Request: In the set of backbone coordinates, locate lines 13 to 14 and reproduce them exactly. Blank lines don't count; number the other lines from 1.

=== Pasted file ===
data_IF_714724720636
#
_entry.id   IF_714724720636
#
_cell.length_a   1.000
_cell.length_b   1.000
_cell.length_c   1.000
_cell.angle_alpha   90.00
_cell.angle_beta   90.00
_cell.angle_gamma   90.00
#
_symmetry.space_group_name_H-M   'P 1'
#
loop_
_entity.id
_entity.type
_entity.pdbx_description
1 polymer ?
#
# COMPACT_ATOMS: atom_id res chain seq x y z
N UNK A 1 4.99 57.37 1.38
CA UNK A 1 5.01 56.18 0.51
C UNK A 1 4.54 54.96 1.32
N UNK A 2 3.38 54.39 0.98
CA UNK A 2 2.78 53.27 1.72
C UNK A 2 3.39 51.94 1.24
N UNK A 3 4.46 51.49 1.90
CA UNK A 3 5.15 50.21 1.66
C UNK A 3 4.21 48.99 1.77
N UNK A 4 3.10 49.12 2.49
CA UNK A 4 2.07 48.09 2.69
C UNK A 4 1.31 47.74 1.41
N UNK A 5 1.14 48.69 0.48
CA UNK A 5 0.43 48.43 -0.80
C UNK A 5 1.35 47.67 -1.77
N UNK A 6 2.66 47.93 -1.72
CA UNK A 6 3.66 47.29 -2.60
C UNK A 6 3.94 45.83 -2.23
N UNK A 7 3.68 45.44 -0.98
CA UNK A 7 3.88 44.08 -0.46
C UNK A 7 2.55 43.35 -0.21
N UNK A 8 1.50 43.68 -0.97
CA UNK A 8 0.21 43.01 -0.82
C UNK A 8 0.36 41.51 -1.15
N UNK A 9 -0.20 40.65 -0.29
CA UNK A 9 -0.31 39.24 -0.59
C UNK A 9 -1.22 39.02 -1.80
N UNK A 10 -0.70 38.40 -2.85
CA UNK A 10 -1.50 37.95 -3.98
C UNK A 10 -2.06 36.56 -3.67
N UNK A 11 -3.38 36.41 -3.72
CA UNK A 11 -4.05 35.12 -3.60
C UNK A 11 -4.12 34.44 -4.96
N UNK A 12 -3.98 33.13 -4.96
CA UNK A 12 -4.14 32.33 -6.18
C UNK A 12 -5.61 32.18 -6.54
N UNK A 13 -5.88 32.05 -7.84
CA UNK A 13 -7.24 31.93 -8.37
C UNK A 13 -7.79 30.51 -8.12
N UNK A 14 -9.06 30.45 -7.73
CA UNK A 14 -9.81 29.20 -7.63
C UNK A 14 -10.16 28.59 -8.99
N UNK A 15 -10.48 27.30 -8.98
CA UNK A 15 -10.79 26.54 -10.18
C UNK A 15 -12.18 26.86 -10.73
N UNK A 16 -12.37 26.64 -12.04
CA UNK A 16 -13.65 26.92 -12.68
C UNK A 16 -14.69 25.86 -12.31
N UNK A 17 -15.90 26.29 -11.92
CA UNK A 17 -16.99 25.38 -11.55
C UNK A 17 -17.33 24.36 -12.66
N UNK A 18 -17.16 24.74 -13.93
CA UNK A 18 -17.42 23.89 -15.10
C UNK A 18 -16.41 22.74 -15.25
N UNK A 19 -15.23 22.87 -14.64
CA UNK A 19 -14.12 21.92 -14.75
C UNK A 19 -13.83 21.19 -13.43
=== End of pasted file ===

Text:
#
loop_